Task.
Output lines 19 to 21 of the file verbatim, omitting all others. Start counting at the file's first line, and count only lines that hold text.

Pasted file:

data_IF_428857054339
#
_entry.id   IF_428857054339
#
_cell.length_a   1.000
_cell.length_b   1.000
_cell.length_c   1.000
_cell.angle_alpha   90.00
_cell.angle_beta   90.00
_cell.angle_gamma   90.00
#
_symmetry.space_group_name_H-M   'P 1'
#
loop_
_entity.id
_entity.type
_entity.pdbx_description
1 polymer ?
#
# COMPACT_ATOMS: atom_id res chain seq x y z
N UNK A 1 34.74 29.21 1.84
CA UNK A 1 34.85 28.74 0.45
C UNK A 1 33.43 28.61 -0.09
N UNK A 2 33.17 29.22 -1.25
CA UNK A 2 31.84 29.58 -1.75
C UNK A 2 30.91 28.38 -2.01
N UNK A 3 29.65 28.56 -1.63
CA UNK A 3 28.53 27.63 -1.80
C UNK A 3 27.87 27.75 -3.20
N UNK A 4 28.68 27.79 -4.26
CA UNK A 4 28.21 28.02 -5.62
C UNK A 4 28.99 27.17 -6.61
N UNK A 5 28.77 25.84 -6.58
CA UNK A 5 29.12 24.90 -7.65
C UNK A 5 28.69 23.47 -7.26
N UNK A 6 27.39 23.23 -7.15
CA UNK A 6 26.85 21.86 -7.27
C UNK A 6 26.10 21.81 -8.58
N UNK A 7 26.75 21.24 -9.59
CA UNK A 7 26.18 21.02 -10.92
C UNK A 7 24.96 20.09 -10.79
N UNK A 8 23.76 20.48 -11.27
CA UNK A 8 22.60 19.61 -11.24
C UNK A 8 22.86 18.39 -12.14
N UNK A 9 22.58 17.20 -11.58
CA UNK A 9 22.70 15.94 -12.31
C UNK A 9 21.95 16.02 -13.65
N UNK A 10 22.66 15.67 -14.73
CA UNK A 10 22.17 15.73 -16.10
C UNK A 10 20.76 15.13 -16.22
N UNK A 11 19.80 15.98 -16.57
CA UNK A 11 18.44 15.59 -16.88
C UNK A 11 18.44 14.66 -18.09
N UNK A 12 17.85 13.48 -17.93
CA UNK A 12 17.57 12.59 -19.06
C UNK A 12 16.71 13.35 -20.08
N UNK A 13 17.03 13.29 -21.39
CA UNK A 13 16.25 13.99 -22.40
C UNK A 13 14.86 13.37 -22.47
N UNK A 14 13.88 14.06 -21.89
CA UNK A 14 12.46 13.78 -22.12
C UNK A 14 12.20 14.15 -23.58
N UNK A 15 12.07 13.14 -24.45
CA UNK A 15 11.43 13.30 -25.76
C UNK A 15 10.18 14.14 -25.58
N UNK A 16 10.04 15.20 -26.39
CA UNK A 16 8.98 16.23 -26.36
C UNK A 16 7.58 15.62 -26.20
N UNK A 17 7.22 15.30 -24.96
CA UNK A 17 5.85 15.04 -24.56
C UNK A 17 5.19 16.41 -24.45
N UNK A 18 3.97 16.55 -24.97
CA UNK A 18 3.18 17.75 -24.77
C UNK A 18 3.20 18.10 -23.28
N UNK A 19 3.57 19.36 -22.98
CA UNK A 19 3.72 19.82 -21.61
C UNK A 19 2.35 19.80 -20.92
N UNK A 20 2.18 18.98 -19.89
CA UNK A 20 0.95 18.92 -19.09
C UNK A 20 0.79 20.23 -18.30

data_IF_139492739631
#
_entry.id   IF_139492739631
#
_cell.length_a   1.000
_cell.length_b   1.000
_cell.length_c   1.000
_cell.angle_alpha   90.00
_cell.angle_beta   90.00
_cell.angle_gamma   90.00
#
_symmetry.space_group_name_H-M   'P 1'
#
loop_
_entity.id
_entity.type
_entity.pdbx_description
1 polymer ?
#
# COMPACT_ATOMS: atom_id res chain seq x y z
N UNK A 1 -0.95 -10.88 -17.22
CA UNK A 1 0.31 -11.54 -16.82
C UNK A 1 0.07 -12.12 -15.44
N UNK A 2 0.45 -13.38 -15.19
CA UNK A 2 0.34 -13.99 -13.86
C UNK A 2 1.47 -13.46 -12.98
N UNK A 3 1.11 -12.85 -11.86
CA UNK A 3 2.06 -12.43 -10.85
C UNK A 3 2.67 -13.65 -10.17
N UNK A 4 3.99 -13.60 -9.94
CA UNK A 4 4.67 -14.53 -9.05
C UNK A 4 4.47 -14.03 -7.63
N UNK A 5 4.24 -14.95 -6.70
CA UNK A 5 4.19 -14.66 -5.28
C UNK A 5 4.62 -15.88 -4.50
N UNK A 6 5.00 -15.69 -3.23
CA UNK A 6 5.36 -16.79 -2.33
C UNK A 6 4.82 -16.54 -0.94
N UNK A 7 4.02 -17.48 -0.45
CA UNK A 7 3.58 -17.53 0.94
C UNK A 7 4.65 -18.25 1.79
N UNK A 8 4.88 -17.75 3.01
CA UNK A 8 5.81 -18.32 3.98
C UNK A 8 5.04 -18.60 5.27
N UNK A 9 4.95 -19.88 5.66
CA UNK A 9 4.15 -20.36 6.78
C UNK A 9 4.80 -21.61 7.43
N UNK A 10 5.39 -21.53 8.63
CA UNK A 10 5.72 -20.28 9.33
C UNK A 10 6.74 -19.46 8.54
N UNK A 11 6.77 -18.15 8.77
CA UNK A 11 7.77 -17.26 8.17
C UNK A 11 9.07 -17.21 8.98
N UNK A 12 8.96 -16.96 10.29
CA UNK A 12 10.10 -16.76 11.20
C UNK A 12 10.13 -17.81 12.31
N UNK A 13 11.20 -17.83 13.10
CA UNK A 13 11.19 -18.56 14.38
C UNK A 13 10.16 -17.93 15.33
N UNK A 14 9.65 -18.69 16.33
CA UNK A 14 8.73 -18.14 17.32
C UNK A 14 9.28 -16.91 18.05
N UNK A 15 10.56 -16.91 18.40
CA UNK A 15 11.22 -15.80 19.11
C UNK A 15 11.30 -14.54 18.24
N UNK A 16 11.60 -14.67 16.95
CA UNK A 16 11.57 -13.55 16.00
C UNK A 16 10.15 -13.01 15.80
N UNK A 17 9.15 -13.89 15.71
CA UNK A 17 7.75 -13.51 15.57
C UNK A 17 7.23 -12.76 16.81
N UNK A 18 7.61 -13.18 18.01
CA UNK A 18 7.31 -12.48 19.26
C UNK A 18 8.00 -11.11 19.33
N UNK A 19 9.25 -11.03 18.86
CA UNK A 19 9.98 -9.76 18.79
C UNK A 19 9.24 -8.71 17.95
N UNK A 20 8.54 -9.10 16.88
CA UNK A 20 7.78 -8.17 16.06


#
# COMPACT_ATOMS: atom_id res chain seq x y z
N UNK A 1 34.74 29.21 1.84